In his opposition, Petitioner contends, without support, that he did not discover the error in his pre-sentence credits until November 2006, and he is entitled to statutory tolling. However, the statute of limitations commences on the date the factual predicate could have been discovered through due diligence, not when the factual basis was actually discovered. Petitioner's claim is based on an error in the calculation of his sentence which was fully discoverable at the sentencing hearing at which Petitioner was present. Therefore, the limitations period for Petitioner's claim commenced on July 20, 2004 (day following sentencing hearing) and expired one-year later on July 20, 2005. The instant petition is untimely and must be dismissed.
In any event, even if the limitations period commenced as Petitioner argues on November 30, 2006 and expired one year later on November 30, 2007, the instant petition is still untimely. Petitioner did not challenge the calculation of his pre-sentence credits by the sentencing court until September 11, 2008, which is well beyond the one-year limitations period. Therefore, Petitioner's instant challenge to the calculation of his pre-sentence credits by the sentencing court is untimely and must be dismissed.
D. Equitable Tolling
The limitations period is subject to equitable tolling if the petitioner demonstrates: "(1) that he has been pursuing his rights diligently, and (2) that some extraordinary circumstance stood in his way." Pace v. DiGuglielmo, 544 U.S. 408, 418 (2005); see also Irwin v. Department of Veteran Affairs, 498 U.S. 89, 96 (1990); Calderon v. U.S. Dist. Ct. (Kelly), 163 F.3d 530, 541 (9th Cir. 1998), citing Alvarez-Machain v. United States, 107 F.3d 696, 701 (9th Cir. 1996), cert denied, 522 U.S. 814 (1997). Petitioner bears the burden of alleging facts that would give rise to tolling. Pace, 544 U.S. at 418; Smith v. Duncan, 297 F.3d 809 (9th Cir.2002); Hinton v. Pac. Enters., 5 F.3d 391, 395 (9th Cir.1993).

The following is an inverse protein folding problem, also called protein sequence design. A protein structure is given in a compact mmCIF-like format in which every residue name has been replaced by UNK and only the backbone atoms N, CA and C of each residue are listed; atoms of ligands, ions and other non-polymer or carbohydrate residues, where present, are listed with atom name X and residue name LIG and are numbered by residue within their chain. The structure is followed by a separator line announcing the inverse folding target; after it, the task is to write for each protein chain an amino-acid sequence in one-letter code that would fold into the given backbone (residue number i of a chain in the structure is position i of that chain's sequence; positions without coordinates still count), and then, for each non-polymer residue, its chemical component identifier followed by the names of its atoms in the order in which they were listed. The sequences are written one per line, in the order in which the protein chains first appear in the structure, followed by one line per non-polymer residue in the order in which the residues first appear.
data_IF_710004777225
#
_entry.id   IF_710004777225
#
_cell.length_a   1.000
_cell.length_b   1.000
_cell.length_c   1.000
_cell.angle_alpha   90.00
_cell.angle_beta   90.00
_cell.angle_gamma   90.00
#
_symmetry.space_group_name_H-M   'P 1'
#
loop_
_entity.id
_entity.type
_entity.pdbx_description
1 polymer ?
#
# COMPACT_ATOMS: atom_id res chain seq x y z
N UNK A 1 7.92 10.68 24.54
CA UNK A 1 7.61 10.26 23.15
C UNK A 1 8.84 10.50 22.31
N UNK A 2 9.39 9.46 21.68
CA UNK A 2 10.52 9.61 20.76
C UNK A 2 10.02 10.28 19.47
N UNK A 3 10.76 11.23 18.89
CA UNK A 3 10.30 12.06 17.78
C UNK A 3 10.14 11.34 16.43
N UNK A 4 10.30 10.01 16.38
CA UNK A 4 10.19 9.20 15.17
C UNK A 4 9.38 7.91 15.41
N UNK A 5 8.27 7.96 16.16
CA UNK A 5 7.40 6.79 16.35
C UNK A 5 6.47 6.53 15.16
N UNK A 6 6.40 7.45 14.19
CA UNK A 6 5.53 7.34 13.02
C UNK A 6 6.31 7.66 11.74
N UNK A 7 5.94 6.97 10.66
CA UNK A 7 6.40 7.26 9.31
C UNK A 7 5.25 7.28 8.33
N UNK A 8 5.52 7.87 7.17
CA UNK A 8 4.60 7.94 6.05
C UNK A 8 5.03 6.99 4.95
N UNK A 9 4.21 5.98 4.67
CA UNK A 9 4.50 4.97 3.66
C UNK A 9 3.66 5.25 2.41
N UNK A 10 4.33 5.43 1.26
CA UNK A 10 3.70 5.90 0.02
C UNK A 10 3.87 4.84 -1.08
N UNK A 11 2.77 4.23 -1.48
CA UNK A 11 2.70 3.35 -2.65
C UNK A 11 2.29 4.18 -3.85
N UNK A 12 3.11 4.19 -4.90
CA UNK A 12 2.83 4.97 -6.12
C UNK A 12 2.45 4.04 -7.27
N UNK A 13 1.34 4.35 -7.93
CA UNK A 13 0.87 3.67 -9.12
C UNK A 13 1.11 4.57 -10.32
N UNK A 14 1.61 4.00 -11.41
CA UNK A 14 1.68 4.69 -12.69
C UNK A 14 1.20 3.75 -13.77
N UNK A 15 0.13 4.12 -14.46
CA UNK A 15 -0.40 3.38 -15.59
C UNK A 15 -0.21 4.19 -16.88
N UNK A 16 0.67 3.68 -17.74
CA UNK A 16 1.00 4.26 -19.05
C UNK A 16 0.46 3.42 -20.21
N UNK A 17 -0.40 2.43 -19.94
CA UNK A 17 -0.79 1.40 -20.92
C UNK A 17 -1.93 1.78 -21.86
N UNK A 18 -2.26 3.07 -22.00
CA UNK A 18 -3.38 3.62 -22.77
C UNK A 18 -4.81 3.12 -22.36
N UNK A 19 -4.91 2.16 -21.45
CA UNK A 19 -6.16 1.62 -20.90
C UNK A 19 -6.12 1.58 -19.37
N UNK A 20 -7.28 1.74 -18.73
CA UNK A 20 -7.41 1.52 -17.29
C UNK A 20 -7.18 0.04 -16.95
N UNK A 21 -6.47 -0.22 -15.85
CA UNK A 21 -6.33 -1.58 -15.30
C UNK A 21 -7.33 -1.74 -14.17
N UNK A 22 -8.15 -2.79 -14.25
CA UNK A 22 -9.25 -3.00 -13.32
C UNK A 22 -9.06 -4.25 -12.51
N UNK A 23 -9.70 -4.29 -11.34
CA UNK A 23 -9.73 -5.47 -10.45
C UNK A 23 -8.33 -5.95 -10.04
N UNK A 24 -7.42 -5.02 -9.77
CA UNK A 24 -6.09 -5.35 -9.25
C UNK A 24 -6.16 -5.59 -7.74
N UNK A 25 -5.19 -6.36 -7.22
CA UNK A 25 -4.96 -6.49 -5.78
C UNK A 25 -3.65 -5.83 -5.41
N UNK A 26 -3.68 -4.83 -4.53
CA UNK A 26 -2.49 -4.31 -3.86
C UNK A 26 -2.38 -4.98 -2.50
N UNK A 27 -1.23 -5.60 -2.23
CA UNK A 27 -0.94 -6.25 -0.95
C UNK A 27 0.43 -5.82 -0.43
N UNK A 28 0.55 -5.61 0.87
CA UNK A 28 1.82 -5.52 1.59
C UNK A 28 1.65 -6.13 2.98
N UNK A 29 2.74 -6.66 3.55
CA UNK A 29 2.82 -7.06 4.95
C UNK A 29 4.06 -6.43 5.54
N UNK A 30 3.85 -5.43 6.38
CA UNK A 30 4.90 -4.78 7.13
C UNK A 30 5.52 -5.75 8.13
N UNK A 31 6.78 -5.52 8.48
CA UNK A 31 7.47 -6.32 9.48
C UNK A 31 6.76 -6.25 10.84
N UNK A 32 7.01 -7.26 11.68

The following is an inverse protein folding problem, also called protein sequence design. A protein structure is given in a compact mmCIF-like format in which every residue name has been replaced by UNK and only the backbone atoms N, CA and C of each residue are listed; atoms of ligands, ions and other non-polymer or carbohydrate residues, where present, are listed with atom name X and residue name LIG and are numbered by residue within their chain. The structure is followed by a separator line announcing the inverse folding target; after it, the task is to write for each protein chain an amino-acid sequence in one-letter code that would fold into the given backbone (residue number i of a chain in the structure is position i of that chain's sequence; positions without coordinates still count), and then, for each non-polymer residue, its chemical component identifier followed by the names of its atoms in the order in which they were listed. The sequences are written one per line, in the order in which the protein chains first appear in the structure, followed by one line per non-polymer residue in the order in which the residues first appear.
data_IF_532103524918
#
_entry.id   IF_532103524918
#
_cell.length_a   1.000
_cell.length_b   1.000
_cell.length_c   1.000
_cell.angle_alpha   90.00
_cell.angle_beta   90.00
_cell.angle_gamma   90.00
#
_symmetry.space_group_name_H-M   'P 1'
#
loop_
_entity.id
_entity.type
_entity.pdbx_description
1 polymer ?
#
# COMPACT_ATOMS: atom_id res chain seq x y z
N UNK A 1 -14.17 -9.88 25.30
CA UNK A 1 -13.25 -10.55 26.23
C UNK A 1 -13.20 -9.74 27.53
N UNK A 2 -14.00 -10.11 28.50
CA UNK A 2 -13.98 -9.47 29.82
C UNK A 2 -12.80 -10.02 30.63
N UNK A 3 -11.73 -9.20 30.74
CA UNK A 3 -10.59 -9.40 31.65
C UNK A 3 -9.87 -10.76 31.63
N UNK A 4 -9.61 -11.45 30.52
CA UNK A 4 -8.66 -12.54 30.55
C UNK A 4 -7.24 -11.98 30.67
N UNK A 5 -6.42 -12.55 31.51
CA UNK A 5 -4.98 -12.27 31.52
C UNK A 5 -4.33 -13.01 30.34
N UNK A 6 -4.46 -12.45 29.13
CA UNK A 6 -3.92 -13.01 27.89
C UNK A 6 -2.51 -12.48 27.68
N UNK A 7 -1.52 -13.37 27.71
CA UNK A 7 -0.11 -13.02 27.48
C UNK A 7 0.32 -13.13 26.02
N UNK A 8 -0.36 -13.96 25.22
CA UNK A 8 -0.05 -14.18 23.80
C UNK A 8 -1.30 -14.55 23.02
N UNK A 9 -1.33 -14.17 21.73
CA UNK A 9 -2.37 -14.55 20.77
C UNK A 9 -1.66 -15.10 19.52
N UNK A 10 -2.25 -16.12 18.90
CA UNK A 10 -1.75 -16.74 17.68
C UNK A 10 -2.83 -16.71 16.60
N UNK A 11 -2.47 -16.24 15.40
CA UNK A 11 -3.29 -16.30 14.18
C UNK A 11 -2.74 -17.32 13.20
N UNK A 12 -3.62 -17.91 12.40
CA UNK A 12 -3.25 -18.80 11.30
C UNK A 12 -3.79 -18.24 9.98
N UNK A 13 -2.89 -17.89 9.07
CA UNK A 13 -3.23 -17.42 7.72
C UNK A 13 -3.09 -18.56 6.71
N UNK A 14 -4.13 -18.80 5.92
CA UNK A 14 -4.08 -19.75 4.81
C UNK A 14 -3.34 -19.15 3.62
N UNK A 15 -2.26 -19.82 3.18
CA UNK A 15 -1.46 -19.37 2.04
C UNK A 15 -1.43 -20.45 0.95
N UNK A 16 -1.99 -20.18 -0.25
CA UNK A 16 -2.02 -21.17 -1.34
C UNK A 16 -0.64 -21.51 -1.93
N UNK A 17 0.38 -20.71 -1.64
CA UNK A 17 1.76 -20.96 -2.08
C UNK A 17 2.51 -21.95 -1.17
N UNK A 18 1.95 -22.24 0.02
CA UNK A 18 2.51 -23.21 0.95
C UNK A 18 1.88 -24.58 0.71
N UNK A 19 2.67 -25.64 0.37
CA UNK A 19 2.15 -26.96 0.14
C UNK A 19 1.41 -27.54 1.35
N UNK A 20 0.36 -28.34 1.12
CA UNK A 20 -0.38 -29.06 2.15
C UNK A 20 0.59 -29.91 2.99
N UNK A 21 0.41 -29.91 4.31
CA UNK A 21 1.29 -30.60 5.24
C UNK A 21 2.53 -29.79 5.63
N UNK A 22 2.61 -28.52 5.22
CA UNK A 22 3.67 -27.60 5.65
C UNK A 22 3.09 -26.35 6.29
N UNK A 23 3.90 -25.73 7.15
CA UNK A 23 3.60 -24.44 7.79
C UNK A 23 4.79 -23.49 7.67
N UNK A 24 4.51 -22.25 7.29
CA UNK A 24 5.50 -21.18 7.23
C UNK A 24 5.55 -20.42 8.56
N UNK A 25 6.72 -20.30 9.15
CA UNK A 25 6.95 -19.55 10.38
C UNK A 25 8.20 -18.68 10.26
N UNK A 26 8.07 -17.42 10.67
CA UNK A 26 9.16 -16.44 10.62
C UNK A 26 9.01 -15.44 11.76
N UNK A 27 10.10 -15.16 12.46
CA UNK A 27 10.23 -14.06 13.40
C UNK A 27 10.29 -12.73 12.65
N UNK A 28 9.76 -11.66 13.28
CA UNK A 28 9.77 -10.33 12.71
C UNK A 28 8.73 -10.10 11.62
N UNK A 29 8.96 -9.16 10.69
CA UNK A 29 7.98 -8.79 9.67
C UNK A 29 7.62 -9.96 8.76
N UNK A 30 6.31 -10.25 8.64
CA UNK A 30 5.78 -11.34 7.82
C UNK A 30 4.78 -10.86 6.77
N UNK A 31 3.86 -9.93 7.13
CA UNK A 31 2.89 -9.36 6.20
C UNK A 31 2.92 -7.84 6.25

Petitioner does not present and this Court does not find any basis to warrant equitable tolling of the limitations period.
Based on the foregoing, it is HEREBY RECOMMENDED that:
1. Respondent's motion to dismiss the instant petition be GRANTED;
2. The petition for writ of habeas corpus be DISMISSED with prejudice; and
3. The Clerk of Court be directed to terminate this action in its entirety.
This Findings and Recommendation is submitted to the assigned United States District Court Judge, pursuant to the provisions of 28 U.S.C. section 636 (b)(1)(B) and Rule 304 of the Local Rules of Practice for the United States District Court, Eastern District of California. Within thirty (30) days after being served with a copy, any party may file written objections with the court and serve a copy on all parties. Such a document should be captioned "Objections to Magistrate Judge's Findings and Recommendation." Replies to the objections shall be served and filed within fourteen (14) days after service of the objections. The Court will then review the Magistrate Judge's ruling pursuant to 28 U.S.C. § 636 (b)(1)(C). The parties are advised that failure to file objections within the specified time may waive the right to appeal the District Court's order. Martinez v. Ylst, 951 F.2d 1153 (9th Cir. 1991).
IT IS SO ORDERED.